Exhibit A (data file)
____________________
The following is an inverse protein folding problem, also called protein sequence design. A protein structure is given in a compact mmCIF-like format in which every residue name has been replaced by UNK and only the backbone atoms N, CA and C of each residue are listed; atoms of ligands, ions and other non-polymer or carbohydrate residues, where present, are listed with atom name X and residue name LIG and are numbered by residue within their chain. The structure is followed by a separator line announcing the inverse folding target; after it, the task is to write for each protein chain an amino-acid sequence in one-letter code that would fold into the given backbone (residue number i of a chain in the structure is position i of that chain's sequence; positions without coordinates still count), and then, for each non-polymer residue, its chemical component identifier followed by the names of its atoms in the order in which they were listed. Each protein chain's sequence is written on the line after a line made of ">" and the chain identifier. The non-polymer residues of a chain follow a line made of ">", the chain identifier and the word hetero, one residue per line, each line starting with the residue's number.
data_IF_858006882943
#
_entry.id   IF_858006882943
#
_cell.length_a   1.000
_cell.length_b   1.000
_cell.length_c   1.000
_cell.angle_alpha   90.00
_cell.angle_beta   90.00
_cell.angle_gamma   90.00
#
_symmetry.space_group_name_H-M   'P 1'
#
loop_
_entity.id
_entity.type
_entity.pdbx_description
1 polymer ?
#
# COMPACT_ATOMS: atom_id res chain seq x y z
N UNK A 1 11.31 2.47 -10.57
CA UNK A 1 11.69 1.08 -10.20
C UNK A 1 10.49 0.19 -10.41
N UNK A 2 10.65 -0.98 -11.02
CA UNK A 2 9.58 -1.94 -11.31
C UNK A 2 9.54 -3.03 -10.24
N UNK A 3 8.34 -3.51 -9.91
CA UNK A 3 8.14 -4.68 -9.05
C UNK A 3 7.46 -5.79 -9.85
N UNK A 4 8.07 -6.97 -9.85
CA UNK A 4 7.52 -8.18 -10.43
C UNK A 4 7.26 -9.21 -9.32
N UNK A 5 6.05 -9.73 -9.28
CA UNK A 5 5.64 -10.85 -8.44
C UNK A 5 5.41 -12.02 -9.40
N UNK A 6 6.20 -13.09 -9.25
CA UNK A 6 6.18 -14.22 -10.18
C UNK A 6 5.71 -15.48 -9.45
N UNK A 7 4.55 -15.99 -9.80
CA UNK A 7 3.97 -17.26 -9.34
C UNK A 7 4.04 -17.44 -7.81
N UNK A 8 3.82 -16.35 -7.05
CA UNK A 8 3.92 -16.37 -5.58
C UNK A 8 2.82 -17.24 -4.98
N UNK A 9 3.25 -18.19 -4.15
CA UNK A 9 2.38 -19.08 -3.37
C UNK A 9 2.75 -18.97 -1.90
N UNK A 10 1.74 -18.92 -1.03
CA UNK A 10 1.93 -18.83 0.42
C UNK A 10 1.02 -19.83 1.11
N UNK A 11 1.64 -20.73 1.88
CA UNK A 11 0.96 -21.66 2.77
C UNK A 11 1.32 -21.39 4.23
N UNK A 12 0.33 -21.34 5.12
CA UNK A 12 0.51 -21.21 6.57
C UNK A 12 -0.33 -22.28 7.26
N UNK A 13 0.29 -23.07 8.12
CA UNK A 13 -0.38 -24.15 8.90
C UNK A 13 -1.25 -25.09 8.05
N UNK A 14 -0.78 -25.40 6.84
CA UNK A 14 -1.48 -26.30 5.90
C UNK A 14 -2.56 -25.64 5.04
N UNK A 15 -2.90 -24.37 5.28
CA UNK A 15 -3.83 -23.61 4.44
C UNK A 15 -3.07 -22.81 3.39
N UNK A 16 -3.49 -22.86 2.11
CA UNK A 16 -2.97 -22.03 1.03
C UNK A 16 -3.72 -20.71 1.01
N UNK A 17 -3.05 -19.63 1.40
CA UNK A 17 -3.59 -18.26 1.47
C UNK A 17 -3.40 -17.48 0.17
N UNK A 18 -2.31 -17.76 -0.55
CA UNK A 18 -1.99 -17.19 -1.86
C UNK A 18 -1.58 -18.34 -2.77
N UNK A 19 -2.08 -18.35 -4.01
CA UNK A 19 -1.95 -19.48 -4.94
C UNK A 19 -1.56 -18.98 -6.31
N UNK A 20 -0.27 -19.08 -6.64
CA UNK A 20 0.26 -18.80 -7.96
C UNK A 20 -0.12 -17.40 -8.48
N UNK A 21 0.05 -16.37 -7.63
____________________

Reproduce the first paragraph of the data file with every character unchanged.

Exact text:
The following is an inverse protein folding problem, also called protein sequence design. A protein structure is given in a compact mmCIF-like format in which every residue name has been replaced by UNK and only the backbone atoms N, CA and C of each residue are listed; atoms of ligands, ions and other non-polymer or carbohydrate residues, where present, are listed with atom name X and residue name LIG and are numbered by residue within their chain. The structure is followed by a separator line announcing the inverse folding target; after it, the task is to write for each protein chain an amino-acid sequence in one-letter code that would fold into the given backbone (residue number i of a chain in the structure is position i of that chain's sequence; positions without coordinates still count), and then, for each non-polymer residue, its chemical component identifier followed by the names of its atoms in the order in which they were listed. Each protein chain's sequence is written on the line after a line made of ">" and the chain identifier. The non-polymer residues of a chain follow a line made of ">", the chain identifier and the word hetero, one residue per line, each line starting with the residue's number.